30 Third, the measures in question satisfy the criteria of necessity and proportionality. Petroleum products are of fundamental importance for a country's existence since not only its economy but above all its institutions, its essential public services and even the survival of its inhabitants depend upon them. That is the position in the case of France. An interruption of supplies of petroleum products, with the risks thus posed for the country's existence, could therefore seriously affect its public security, a fortiori since France is heavily dependent on imports in that sector.

31 In the event of a serious crisis, France could effectively ensure its supplies of petroleum products only by requisitioning the crude oil reserves of Société Nationale Elf-Aquitaine located abroad. However, that would be possible only if the company's central decision-making body remains in France.

32 The French Government argues that there are no national sectoral measures which could more effectively ensure France's supplies of petroleum products in the event of a serious crisis, especially as regards the use of stocks. In the absence of significant national petroleum reserves, no sectoral measure could be taken in respect of crude oil supplies.

33 According to the French Government, the Community rules referred to by the Commission and the measures taken in the context of the International Energy Agency are not sufficient to ensure supplies of petroleum products in the event of a serious crisis, as the Court has previously recognised in paragraphs 28 to 31 of its judgment in Campus Oil, cited above. Consequently, the Commission has failed to discharge its obligation to show that the measures in question do not accord with the principle of proportionality. In any event, the special rights forming the subject-matter of the present action constitute a necessary adjunct to the international measures.

34 The intervening Member States share, in essence, the view expressed by the French Republic.

Findings of the Court

Article 73b of the Treaty

35 It must be recalled at the outset that Article 73b(1) of the Treaty gives effect to free movement of capital between Member States and between Member States and third countries. To that end it provides, within the framework of the provisions of the chapter headed Capital and payments, that all restrictions on the movement of capital between Member States and between Member States and third countries are prohibited.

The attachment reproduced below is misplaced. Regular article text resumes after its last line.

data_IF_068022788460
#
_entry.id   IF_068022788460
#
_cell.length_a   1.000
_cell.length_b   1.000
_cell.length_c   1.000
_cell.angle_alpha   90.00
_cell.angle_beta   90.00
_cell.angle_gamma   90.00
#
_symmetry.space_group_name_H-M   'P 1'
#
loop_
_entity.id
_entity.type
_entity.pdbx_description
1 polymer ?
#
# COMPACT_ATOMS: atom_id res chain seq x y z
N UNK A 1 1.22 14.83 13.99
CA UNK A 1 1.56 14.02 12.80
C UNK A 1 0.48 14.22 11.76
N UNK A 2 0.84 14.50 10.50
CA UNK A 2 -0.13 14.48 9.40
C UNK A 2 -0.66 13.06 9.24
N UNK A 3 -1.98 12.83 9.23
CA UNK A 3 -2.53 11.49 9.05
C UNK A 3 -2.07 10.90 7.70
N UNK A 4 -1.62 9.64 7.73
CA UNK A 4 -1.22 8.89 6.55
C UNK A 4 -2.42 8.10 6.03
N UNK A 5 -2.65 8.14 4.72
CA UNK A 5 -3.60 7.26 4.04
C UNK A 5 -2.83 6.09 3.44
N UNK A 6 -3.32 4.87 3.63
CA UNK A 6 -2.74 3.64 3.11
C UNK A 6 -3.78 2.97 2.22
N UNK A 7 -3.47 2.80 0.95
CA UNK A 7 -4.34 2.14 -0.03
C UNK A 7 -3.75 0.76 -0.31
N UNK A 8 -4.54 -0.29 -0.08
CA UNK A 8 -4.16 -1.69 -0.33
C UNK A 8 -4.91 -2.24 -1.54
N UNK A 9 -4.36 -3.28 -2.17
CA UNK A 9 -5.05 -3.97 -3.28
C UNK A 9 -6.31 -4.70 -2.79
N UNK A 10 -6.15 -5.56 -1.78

36 Although the Treaty does not define the terms movements of capital and payments, it is settled case-law that Directive 88/361, together with the nomenclature annexed to it, may be used for the purposes of defining what constitutes a capital movement (Case C-222/97 Trummer and Mayer [1999] ECR I-1661, paragraphs 20 and 21).

37 Points I and III in the nomenclature set out in Annex I to Directive 88/361, and the explanatory notes appearing in that annex, indicate that direct investment in the form of participation in an undertaking by means of a shareholding or the acquisition of securities on the capital market constitute capital movements within the meaning of Article 73b of the Treaty. The explanatory notes state that direct investment is characterised, in particular, by the possibility of participating effectively in the management of a company or in its control.

38 In the light of those considerations, it is necessary to consider whether the rules vesting in the French Republic a golden share in Société Nationale Elf-Aquitaine, whereby any holding of shares or voting rights which exceeds certain limits must be authorised in advance by France and a decision to transfer or use as security the majority of the capital of four subsidiaries of that company may be opposed, constitute a restriction on the movement of capital between Member States.

39 The French Government concedes in principle that the restrictions arising from the rules in issue fall within the scope of the free movement of capital, but argues that the rules apply without distinction to national shareholders and to shareholders who are nationals of other Member States. They do not therefore involve any discriminatory or particularly restrictive treatment of nationals of other Member States.

40 That argument cannot be accepted. Article 73b of the Treaty lays down a general prohibition on restrictions on the movement of capital between Member States. That prohibition goes beyond the mere elimination of unequal treatment, on grounds of nationality, as between operators on the financial markets.

41 Even though the rules in issue may not give rise to unequal treatment, they are liable to impede the acquisition of shares in the undertakings concerned and to dissuade investors in other Member States from investing in the capital of those undertakings. They are therefore liable, as a result, to render the free movement of capital illusory (see, in that regard, Joined Cases C-163/94, C-165/94 and C-250/94 Sanz de Lera and Others [1995] ECR I-4821, paragraph 25, and Case C-302/97 Konle [1999] ECR I-3099, paragraph 44).